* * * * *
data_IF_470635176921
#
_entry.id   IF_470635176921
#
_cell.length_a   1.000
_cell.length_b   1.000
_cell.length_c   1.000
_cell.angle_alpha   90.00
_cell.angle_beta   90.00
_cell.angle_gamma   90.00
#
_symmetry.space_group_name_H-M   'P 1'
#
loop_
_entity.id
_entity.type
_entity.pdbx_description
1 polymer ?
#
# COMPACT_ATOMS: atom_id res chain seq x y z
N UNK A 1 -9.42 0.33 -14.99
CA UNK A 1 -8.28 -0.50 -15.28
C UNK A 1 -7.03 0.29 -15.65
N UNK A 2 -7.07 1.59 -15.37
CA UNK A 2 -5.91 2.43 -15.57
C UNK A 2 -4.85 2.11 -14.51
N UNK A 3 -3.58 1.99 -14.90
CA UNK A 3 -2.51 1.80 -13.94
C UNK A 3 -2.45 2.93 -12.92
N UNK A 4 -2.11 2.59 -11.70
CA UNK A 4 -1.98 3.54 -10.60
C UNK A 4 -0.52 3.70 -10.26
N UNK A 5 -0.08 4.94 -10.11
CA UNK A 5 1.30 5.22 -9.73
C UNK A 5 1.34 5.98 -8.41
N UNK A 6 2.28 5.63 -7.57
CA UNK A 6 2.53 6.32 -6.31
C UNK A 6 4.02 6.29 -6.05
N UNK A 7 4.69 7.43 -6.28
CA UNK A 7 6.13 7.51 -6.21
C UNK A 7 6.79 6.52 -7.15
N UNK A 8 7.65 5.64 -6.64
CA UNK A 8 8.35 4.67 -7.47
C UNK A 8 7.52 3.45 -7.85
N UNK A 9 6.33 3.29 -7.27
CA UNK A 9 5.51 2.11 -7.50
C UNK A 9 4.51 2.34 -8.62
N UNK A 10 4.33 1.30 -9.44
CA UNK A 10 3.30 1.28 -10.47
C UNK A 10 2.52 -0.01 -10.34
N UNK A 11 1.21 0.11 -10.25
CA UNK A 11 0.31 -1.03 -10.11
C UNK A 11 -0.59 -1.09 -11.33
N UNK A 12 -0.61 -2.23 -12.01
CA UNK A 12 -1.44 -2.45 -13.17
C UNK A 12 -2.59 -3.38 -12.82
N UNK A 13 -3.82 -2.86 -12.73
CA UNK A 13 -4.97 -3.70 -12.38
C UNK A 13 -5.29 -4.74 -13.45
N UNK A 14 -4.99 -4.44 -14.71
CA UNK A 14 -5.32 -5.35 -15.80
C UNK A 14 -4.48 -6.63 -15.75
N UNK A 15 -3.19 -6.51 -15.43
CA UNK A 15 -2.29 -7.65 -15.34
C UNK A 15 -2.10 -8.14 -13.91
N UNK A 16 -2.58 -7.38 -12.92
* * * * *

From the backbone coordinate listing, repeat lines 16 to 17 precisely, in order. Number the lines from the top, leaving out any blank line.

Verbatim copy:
_entity.type
_entity.pdbx_description